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Fathers in Tanzanian culture

Most of the time our learning about Tanzanian culture is built on observation, but every now and then we get a brilliant opportunity to sit someone down and get them to explicitly answer questions we have. Recently we got to talking about family relationships with two student leaders. Since God as Father is such a rich biblical image, we’re keen to understand how Tanzanian uni students have experienced the relationship between fathers and children. Here’s some of what we learned from these two guys.

  • Many fathers have modeled themselves on the colonial mnyampara — the Tanzanian official appointed by the colonists to rule a clan or village.
  • Many Tanzanian fathers are absent from the home for most of the day, whether or not they have work. They come home to issue orders and expect them to be obeyed.
  • Tanzanian fathers never say, ‘I love you’ to their child. They show their love by providing for them.
  • In traditional terms, a father’s role is to provide for his family — food, clothes, shelter, perhaps school fees.
  • ‘Modern parenting’, as they called it, is giving your child everything material, including things like pocket money. The guys saw this not as love but as indulgence. They said their peers who have been treated like this have not learned responsibility.
  • One of the guys spoke with sadness about how many fathers, though they provide for their children, do not really know them. When he finished primary school, his father suggested he take on a carpentry apprenticeship. Our friend wanted to go to secondary school but his father was not even aware of his son’s academic performance, let alone his hopes for the future.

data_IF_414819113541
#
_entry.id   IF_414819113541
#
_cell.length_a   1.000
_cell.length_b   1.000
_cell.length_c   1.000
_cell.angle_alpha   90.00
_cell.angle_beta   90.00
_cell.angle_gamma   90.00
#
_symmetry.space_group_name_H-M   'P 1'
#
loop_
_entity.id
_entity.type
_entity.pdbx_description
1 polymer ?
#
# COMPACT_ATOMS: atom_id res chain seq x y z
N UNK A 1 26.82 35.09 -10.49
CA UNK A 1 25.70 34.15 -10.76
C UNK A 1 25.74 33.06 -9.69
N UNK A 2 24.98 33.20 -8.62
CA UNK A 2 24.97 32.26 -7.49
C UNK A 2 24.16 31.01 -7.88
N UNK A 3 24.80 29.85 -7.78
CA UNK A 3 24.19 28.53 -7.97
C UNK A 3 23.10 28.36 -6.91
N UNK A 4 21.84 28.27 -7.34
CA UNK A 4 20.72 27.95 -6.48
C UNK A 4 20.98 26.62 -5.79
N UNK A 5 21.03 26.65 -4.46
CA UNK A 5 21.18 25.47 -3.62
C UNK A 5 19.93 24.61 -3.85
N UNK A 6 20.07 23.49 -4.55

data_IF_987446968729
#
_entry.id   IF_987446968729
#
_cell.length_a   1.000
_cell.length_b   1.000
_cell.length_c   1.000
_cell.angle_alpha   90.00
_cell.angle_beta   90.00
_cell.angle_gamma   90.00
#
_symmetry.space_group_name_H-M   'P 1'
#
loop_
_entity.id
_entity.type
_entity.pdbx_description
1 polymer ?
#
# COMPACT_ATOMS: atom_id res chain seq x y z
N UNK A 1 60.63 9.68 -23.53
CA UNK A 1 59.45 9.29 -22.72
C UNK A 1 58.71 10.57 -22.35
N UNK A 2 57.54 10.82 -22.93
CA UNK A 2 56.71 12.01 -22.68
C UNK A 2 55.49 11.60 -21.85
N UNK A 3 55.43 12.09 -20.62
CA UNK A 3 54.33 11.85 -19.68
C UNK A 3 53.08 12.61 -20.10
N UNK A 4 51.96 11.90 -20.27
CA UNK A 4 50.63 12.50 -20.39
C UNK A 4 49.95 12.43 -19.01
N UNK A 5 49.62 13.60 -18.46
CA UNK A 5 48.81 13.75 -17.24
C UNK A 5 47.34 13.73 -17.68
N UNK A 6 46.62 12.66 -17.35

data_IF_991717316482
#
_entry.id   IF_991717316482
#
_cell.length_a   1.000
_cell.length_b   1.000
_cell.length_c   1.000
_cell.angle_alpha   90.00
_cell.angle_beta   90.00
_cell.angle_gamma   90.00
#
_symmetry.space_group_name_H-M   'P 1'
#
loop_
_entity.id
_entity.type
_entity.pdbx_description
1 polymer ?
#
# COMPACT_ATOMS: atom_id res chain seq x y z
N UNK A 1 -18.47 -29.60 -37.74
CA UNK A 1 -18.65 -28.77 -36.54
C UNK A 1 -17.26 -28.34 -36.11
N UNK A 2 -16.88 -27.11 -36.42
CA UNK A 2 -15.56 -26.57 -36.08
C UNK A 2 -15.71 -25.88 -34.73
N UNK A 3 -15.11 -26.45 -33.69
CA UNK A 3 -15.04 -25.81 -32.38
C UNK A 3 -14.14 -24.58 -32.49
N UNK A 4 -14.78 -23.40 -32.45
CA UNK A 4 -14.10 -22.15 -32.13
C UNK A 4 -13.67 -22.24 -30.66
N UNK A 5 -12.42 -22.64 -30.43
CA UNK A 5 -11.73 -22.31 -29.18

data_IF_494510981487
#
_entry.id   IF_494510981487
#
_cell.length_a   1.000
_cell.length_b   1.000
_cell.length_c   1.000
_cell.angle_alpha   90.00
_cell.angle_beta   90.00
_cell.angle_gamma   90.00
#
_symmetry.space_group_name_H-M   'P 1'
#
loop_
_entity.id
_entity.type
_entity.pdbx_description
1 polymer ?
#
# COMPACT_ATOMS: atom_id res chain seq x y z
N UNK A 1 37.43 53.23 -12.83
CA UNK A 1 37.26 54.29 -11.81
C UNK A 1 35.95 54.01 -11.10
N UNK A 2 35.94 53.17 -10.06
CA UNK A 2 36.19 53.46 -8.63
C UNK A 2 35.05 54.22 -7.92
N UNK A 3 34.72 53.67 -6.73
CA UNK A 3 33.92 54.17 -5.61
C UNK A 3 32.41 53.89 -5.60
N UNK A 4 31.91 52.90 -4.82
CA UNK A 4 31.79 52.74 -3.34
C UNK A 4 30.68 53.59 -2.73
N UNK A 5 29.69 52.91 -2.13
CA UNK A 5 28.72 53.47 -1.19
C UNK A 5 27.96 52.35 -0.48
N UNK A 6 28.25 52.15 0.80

• The other guy has been largely responsible for his younger siblings for several years. He spoke of involving the kids in decision making, for example, about what to spend extra money on. Though he may not agree with what they want to spend it on, he will do it because he knows their involvement means they will look after it better than something he has chosen, and also because this increases their loyalty to him.
  • Both guys spoke of giving the respectful greeting, ‘Shikamoo‘, while despising a father in your heart.
  • We have been told several times that the primary close relationship with an adult for young people in Tanzania is not a father or mother but an aunt or uncle. Both guys agreed that this is good because there’s a whole network of people available to the young person and this aunt or uncle is able to be a mediator between them and their parents.
  • Nevertheless, this relationship with the aunt or uncle still appears to be reactive: the young person goes to them when they have a problem confident that they will be interested and will help them to handle it, but it isn’t proactive in the sense of the aunt or uncle taking the initiative to walk alongside them and guide them.
  • This relationship with an aunt or uncle can become complicated if they are not a Christian and you are, and in this case, godparents may be a substitute especially if they are nearby and the rest of the family is spread out over Tanzania.


Categories: Tanzania Written by Tamie

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Tamie Davis

Tamie Davis is an Aussie living in Tanzania, writing at

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